MATTERS OF PUBLIC IMPORTANCE – Broadband

It is interesting that the theme of this MPI is about

being second-rate. Well, nothing was as second-rate as Labor’s absolute dog’s breakfast of an NBN rollout. What we saw at the election was that construction had actually stopped completely. That is how good it was—it had stopped. Instead of, as we saw, building in areas where there was a real need, they were actually overbuilding in areas that had 100 megabits already available. In my seat of Forrest in Western Australia at the time of the election, there were zero NBN connections—zero! Now that is what you call second-rate.

Of course, this government have prioritised underserviced areas like the rural and regional area of Forrest. My area in the south-west of WA has been a major beneficiary of investment in communications, and we are delivering better broadband sooner to the south-west. Unlike the Labor Party’s pie-in-the-sky proposal—and it was, because we were looking at construction in my area at least into the next decade—today my region has towers going up and boxes being built on street corners. Of the 62,000 or so premises on the NBN rollout plan, there are currently some 35,000 premises in Forrest that have access to the NBN, and close to 10,000 have taken up NBN services. Mind you, a vast majority of these have fibre-to-the-premises connectivity.

Around 7,300 premises in the greater Bunbury area are in the process of getting access to the NBN, with construction on the fibre-to-the-node network now well under way. It is a really important milestone because we had zero premises with access to the NBN when Labor was in government. We have greater certainty for homes and businesses as they switch to fast broadband in the suburbs of Usher, Withers, South Bunbury, College Grove, Dalyellup, Gelorup and Carey Park. Final network designs are now complete and we have already seen NBN’s subcontractors in streets in other areas of Bunbury. Of course, the NBN rollout plan identifies at least 50,000 premises that will soon be able to access the NBN by fixed line technology and additionally through wireless and also through satellite.

The Busselton region will see even more people accessing the NBN much faster than previously thought, with a total of 16,600 premises that already have or will soon receive access to fixed line technology, and another 2,500 will have wireless access. There are two people in the chamber today from Busselton—David and Rosemary Ryan. When we got into government and the NBN started to roll out in their area of Busselton, they accessed the service and are extremely happy with the result. So, when we talk about second-rate, what was second-rate was the fact that they did not have a service before we got into government.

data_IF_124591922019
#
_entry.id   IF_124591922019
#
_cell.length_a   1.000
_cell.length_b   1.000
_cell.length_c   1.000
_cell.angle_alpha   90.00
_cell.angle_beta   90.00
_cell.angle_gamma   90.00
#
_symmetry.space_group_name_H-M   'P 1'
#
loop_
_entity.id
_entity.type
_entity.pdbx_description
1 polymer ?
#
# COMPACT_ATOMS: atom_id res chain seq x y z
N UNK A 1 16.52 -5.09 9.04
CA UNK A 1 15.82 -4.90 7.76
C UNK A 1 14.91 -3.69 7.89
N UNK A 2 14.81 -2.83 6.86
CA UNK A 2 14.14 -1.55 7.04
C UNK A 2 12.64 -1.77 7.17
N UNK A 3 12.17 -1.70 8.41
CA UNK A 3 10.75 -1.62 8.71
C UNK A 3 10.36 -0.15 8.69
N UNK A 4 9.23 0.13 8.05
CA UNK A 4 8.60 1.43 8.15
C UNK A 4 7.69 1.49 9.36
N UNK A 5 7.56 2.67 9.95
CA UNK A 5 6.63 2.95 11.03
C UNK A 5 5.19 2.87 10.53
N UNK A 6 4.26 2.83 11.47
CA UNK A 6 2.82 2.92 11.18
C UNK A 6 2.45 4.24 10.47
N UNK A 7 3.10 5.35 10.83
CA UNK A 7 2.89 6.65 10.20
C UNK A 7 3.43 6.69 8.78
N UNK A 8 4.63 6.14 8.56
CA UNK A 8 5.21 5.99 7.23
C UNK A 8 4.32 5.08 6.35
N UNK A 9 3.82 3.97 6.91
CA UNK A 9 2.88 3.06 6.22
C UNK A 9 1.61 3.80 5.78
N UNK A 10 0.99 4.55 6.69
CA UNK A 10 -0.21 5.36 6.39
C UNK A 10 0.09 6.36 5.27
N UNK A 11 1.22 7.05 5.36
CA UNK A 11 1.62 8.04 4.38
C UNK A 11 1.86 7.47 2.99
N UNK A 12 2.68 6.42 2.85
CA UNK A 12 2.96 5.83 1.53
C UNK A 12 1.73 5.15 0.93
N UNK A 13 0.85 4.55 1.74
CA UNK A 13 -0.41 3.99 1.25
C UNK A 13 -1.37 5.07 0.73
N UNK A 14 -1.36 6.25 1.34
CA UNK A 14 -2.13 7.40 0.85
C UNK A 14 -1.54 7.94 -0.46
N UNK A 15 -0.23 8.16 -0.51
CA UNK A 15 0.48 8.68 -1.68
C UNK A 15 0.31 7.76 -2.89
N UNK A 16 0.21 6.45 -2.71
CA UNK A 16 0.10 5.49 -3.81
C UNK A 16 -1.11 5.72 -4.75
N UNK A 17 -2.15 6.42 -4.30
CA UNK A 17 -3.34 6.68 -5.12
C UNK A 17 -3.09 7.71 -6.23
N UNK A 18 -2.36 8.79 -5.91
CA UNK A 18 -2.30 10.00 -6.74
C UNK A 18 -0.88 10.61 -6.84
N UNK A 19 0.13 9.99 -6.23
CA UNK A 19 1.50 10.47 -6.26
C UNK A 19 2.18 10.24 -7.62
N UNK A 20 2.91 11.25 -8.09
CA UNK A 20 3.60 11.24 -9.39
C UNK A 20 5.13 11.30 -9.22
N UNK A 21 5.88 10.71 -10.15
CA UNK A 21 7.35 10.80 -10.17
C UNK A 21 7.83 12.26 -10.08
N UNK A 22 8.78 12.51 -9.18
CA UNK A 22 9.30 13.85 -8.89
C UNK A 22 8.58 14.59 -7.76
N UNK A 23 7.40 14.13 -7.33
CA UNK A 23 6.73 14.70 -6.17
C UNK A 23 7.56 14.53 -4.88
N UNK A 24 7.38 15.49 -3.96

It is great to see the interim satellites that were launched and now the Sky Muster satellites—the second being launched only last week—providing much better services through regional and remote areas for regional and remote users. I saw in a press release that the Shire of Capel Council President, Murray Scott, said:

“The NBN is vital piece of infrastructure for the Shire of Capel providing enhanced connectivity for those who live and work in the region.

That is what we did not have under Labor. He also said:

Residents in the Shire’s rural locations—

not overbuilding in areas that already have access to fast broadband like Labor—

will at last have the option of a fast internet service to cater for their family needs and home businesses.

I also saw that Regional Development Australia’s Executive Officer, Charles Jenkins, said:

“The South West is going through a period of unprecedented economic, population and tourism growth. Access to better broadband gives local businesses the opportunity to improve productivity through internet enabled innovation, market the region as a tourist destination through social media and open up opportunities for online wine sales both domestically and internationally.”

Well, in my electorate of Forrest, we would have been waiting at least another 10 years at best for these types of services that were going to be delivered by Labor. That is what you call second-rate.